MGSV Quiet

I clearly need to spend more time in a burn ward!

Once the Quiet-looking woman was taken care of, Snake is led around the hospital by a bandaged up man named Ishmael who also happens to have the exact same voice as Snake and has an awful lot of screen time devoted to his amazingly rendered butt-crack. No seriously, that’s not a joke, the graphical realisation of his butt through his backless hospital gown is supurb. Not in a “‘dat ass” kind of way; more it actually looks like the awkward, two-deflated-basketballs-slapped-together kind of butt crack we all recoil away from seeing whenever a tradesmen comes to “fix our sinks”. The gorgeous visual fidelity is one of Phantom Pain’s biggest selling points, and it all starts with Ishmael’s fantastically captured derrière.

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Gone are these days, we’re in next-gen territory now! (Source: Metal Gear Solid)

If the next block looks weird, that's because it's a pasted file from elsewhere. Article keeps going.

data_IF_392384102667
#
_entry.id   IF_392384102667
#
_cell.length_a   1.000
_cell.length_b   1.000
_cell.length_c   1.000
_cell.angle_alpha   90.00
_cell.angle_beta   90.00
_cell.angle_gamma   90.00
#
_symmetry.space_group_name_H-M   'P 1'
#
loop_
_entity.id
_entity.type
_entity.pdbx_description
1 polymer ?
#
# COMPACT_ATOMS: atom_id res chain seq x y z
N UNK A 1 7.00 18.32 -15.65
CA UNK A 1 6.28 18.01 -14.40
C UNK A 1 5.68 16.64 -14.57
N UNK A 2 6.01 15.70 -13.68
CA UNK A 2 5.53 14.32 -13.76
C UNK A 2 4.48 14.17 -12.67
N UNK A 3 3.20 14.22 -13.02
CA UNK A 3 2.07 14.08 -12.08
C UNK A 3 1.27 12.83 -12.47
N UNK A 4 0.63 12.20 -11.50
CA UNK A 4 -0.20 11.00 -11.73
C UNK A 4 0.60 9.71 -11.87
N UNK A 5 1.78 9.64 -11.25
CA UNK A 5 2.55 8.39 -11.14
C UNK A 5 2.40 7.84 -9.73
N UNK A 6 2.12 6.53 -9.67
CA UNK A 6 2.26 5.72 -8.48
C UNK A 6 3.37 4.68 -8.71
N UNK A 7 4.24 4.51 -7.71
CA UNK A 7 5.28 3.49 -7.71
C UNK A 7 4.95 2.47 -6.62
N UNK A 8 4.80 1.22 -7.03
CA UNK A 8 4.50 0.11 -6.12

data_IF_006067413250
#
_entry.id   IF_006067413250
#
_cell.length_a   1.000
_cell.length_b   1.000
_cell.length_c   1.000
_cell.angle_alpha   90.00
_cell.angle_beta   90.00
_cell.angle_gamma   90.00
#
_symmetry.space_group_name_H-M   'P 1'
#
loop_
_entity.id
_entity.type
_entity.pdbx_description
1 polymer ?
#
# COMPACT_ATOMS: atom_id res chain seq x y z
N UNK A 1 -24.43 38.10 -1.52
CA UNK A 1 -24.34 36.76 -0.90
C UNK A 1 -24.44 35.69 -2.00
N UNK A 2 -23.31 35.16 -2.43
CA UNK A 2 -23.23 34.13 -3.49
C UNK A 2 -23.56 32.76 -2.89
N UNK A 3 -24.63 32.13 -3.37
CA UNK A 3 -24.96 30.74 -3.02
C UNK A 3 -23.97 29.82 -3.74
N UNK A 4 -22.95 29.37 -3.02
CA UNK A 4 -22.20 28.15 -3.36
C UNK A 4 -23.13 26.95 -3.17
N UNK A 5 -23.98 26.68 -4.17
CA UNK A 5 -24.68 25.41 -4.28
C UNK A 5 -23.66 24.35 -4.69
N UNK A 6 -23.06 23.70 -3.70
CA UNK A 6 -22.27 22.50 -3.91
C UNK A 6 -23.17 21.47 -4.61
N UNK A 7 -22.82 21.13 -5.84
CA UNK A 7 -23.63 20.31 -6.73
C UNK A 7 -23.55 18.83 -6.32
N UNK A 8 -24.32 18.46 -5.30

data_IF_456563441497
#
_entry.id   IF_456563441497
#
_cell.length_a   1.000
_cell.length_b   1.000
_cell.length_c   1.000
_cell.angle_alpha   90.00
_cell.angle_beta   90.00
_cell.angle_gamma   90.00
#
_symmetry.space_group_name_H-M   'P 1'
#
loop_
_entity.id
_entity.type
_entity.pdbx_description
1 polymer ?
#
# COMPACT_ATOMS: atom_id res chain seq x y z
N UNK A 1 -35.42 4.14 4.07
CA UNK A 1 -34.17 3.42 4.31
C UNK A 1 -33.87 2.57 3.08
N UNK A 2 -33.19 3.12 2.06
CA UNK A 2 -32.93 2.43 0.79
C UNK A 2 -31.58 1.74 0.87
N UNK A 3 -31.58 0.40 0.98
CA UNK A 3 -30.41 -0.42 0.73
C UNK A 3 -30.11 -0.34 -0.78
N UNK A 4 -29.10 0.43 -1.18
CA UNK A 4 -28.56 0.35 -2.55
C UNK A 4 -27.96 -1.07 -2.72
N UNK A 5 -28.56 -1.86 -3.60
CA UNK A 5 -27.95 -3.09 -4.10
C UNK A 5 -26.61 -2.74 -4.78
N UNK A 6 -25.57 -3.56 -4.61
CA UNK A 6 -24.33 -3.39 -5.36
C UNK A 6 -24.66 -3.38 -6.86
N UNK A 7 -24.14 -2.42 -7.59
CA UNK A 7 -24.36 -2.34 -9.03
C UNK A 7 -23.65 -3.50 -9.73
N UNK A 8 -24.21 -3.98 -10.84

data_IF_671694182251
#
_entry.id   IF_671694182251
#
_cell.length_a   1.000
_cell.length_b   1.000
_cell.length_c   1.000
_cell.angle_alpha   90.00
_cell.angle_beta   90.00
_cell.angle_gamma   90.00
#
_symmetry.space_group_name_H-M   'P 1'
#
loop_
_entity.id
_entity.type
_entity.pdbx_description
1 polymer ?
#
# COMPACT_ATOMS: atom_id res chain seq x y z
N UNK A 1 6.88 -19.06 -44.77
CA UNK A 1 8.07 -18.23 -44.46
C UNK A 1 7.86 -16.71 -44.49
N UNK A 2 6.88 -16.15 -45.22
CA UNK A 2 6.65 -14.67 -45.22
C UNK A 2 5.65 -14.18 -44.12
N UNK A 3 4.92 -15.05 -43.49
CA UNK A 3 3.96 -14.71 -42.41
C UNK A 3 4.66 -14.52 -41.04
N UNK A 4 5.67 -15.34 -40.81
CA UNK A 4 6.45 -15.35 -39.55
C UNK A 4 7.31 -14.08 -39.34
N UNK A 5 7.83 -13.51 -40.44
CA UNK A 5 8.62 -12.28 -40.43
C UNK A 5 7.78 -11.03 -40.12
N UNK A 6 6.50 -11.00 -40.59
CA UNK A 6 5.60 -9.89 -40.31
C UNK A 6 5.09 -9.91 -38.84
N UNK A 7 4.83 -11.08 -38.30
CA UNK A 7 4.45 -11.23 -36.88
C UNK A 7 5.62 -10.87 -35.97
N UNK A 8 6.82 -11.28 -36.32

Anyway, back (hah!) to the weird. It wasn’t long into Snake’s painful staggering throughout the hospital avoiding soldiers who’re coldly slaughtering innocent patients (seriously, this prologue got dark FAST) before my thoughts started screaming: “DEAR LORD, WHY IS THE ENTIRE CORRIDOR CATCHING FIRE?!” Well, turns out that was because someone resembling Marvel’s Deadpool showed up, and he’d just popped over to visit Satan a little earlier and brought the fires of hell back with him.

Actually at my current status in the game I have no idea why he’s a magic fire man, but this is Metal Gear Solid so I’m assuming it’s “because nanomachines.” Anyway, to cut a 70 minute prologue short: Snake bests him with water and a shotgun and is rescued by Revolver Ocelot.

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I don’t have time to explain who he is if you don’t already know, but suffice it to say he’s an admirer of Snake’s and an eventual villain/hero later on in the series’ chronology.

Ocelot, as well as bringing in the bad-ass rescue, brings in the actual real game: he sets you up with gear, weapons, a bionic arm and sends you off on solo infiltration missions. Classic Metal Gear Solid.